January 13 2014

Let's talk about allergies…

Julie Gunlock

My sister is allergic to a billion things. As a child, she was often sniffling and her nose and eyes seemed perpetually red.  I, on the other hand, have no allergies. I have no idea why this happened (I quite enjoy telling my sister that it shows Mom loved me more) but there you have it, I'm free and clear of allergies while my sister suffered as a child. But today, certain parents use their child's allergies to call for widespread bans on certain products. 

Take a story making waves in today's Daily Mail (complete with a gag-inducing picture). The headline is classic alarmism: 

"Chemical in baby wipes 'causes scaly, itchy rashes on children's faces' study reveals"

Yet, the first paragraph of the story tells a different story (emphasis mine):

Baby wipes are reportedly leaving children with an itchy, scaly and red rash which is often misdiagnosed as a more serious skin condition, a study revealed today. 

An allergic reaction to moist wipes is believed to be behind the rash which is being mistaken for conditions such as eczema, impetigo and psoriasis. 

Dr Mary Wu Chang, a professor of dermatology and pediatrics at the University of Connecticut School of Medicine, said that she has seen six children with the mysterious rash over the past two years.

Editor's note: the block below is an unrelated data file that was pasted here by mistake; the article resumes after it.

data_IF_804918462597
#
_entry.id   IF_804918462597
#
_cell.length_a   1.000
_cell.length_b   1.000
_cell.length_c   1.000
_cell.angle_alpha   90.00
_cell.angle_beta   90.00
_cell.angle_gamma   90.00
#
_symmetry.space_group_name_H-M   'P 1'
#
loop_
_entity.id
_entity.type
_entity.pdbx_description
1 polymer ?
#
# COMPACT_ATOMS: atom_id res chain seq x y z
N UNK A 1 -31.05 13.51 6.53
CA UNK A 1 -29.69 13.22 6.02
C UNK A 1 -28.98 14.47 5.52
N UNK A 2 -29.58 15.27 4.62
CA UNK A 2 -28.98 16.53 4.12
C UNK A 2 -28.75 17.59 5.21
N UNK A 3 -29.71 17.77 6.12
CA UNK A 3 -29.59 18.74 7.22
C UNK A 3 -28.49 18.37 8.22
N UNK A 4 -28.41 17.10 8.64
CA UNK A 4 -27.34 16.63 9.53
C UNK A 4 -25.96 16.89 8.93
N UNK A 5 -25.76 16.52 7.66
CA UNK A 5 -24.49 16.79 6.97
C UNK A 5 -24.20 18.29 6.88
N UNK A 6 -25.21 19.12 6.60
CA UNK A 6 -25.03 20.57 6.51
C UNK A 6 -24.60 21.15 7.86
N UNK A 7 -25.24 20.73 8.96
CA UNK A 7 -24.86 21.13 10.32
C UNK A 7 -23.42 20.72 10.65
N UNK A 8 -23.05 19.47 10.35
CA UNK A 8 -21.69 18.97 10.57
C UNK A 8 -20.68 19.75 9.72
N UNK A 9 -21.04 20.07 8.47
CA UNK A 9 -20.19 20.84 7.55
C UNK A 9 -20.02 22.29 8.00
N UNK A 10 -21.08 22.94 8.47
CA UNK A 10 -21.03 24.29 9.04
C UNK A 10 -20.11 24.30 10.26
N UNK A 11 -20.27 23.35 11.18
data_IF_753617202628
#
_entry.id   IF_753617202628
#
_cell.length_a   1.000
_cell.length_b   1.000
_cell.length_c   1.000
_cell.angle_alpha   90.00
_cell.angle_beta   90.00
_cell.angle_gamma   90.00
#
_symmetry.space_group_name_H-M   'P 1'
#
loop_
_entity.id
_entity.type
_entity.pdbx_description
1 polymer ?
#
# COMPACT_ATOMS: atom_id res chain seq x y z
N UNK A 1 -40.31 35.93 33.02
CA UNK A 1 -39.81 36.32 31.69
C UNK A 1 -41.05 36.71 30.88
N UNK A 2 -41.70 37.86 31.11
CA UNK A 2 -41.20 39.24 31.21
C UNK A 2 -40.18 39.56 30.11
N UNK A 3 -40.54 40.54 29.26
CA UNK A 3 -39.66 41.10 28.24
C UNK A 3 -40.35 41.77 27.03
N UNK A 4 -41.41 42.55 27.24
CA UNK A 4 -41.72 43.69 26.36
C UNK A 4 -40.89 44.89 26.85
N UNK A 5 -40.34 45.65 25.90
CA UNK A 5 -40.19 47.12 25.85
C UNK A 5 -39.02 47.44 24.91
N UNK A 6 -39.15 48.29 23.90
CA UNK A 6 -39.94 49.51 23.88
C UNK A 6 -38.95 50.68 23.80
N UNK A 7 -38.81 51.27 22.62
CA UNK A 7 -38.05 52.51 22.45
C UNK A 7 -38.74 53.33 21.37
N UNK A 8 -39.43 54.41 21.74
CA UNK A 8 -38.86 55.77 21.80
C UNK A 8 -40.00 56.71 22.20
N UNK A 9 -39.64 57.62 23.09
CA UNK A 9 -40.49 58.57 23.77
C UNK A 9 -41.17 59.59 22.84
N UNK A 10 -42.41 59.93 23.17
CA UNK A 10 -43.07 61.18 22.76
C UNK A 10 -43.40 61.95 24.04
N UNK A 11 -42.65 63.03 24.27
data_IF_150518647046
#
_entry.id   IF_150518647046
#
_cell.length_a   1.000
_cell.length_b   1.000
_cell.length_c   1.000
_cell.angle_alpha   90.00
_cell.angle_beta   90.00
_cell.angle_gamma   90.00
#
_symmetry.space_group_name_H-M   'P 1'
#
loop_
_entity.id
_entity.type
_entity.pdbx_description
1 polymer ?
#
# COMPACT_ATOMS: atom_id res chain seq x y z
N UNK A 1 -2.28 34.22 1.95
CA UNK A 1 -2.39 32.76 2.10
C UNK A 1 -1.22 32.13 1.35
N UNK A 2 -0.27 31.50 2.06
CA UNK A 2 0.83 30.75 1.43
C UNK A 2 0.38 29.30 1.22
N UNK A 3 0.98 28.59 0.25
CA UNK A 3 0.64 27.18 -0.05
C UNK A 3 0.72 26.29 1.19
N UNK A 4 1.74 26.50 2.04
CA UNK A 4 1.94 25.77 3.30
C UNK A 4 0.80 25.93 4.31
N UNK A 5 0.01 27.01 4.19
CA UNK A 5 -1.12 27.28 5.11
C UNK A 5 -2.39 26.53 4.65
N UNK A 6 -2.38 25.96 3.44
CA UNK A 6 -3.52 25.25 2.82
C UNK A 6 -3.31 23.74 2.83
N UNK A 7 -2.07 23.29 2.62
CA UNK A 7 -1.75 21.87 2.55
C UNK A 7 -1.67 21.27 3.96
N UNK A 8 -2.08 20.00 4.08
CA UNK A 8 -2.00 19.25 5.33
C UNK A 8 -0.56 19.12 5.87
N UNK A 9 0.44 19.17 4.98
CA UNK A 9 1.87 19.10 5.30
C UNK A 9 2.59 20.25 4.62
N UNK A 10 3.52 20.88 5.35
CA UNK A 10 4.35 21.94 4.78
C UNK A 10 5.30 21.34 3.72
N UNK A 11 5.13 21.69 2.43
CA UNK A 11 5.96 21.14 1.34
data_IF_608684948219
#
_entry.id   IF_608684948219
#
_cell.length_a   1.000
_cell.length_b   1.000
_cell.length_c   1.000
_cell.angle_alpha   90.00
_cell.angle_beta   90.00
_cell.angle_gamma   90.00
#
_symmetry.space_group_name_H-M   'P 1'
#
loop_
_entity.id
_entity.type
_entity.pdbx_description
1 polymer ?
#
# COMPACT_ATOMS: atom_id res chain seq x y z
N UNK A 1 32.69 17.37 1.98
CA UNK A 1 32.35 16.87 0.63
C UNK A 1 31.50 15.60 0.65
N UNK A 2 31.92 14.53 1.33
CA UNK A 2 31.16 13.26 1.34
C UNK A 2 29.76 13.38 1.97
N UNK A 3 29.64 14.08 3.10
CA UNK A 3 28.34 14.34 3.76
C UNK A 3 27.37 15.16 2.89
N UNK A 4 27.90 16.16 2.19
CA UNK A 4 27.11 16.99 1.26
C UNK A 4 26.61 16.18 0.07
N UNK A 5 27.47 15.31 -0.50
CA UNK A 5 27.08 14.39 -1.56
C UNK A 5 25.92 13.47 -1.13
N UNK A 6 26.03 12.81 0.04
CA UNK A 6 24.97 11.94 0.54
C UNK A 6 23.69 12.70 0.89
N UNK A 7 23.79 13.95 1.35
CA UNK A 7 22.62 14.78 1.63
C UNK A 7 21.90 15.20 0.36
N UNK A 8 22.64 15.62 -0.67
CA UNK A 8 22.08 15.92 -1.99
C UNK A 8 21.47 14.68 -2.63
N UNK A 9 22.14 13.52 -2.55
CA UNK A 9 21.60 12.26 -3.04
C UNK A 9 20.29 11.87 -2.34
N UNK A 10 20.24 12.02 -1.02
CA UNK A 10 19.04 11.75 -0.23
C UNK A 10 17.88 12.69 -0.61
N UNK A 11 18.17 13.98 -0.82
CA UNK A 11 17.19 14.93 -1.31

Six children in two years? That does not a crisis make. Want to know how the study's author, Dr. Mary Wu Chang, dealt with this issue:

After an allergy test and laying off the wipes, the little girl's rash disappeared.

Well, that seems reasonable. After doctor discovers patient's allergy to product A, patient is advised to lay off product A. Problem solved.  

Yet, the fact that a few kids have an allergy or a sensitivity to certain baby wipes is an opportunity for alarmism too good to pass up. It's a safe bet that soon the anti-chemical activists will add baby wipes to the already very long list of things mothers should worry about.  But reasonable moms must remember: people have allergies. Those allergies don't indicate a widespread health crisis.

 

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